In the year that the Treaty on the Prohibition of Nuclear Weapons enters in force, a new variety of rose will be planted in Spain. The Setsuko Thurlow Rose, a rose of hope, will be planted in a prominent rose garden in Madrid on the International Day for the Total Elimination of Nuclear Weapons, September 26, 2021, with the nameplate “Setsuko Thurlow”. The rose was cultivated by Matilde Ferrer, a world-renowned rose breeder and President of the Spanish Rose Society. Matilde describes the Setsuko Thurlow Rose as a “beautiful, multicolored rose, delicate in appearance, yet resilient. It does not lose its leaves throughout the year”.
Upon hearing of this new rose variety, Setsuko wrote a letter of thanks to Matilde:
I am delighted and grateful to understand that my friends in Spain are prepared to honor me with a new breed of rose with my name that has been cultivated and created by you. What a totally unexpected pleasure and honor for me. My long-held love and respect for people of Spain and your rich culture will now be deeply and permanently cemented with this lovely Setsuko Thurlow rose.
As a 13-year-old schoolgirl, I witnessed my hometown Hiroshima blinded by the flash, flattened by the hurricane like blast, burned in the heat of 4000 degrees Celsius and contaminated by the radiation of one atomic bomb. A bright summer morning turned to dark twilight with smoke and debris rising in the mushroom cloud. I saw a mass of grotesque, ghostly figures — bleeding, burnt, blackened and swollen, with skin and flesh hanging from their bones. My beloved Hiroshima disappeared from the face of the earth, with about 300,000 men, women and children indiscriminately killed instantly by the bomb, and over time by the continuing effects of the radiation — still claiming the lives of survivors more than 7 decades since that time!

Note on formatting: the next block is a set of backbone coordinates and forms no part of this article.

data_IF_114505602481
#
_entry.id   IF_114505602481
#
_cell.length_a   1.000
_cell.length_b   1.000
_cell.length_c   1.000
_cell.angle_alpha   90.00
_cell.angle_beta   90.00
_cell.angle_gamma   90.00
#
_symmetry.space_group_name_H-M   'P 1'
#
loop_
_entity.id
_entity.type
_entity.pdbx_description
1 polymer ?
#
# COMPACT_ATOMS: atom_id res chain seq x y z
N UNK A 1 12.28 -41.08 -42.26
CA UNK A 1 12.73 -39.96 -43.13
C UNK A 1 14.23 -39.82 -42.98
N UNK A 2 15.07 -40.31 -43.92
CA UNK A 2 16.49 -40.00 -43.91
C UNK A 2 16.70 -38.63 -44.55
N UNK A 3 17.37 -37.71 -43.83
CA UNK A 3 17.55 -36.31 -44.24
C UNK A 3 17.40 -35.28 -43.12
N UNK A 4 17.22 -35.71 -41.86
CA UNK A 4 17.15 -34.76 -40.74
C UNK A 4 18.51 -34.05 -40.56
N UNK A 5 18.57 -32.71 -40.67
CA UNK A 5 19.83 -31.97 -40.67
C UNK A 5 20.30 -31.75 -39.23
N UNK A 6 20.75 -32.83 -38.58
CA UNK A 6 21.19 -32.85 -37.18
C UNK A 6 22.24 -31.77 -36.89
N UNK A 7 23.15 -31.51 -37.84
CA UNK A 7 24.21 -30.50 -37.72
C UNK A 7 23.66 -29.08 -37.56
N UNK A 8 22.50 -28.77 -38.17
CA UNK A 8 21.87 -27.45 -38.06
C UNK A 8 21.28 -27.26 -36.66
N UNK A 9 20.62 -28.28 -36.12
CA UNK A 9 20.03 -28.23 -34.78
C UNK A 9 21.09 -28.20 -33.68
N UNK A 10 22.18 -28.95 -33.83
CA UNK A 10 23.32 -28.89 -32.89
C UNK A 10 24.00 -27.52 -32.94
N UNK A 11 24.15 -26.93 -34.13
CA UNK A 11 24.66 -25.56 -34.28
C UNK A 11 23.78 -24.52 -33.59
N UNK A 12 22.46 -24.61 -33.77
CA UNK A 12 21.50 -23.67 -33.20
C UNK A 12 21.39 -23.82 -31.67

In the aftermath of the atomic massacre, there was a rumor that no grass or plants or flowers would grow for 75 years in the land affected by radioactive poison. But the following Spring oleander blooms electrified the people with joy and thankfulness to realize that our lives would continue! The lovely white and pink oleander blossoms brought back humanity and hope to the people and the city of Hiroshima.
After seven decades of determined activism by some progressive non-nuclear weapon states and likeminded citizens from around the world, we achieved the historic UN adoption of the Treaty on the Prohibition of Nuclear Weapons in 2017 and its entry into force in January 2021. Nuclear Weapons are now illegal under international law. I will keep you in my thoughts and prayers as Spanish people continue to struggle to have Spain sign and ratify the treaty, joining the world community to achieve our ultimate goal, the total elimination of nuclear weapons.
Nuclear Weapons threatened everything and everyone we love. All things of beauty, like this stunning rose variety, are threatened by the existence of nuclear weapons. May this beautiful flower flourish in a future where nuclear weapons are finally eradicated from our one beloved and precious planet.
Your generosity is now strengthening my dream and aspiration for a new world free of nuclear weapons, founded on principles of peace and justice for all people. I thank you most sincerely from the bottom of my heart for your loving kindness.
Many thanks to Matilde Ferrer for her beautiful flower cultivation, and to Belén Yuste and Sonnia Rivas-Caballero, the co-organizers of the “Nobel Women” exhibit who contacted Matilde with the idea of a rose for Setsuko, as well as ICAN’s own Dr. Carlos Umaña, Co-President of IPPNW, for bringing Setsuko to Spain in February 2020.
On this 76th anniversary of the Atomic Bombing of Hiroshima and Nagasaki, and the year in which the TPNW entered into force we honor the life and legacy of Setsuko Thurlow and her tireless action and advocacy for a world without nuclear weapons!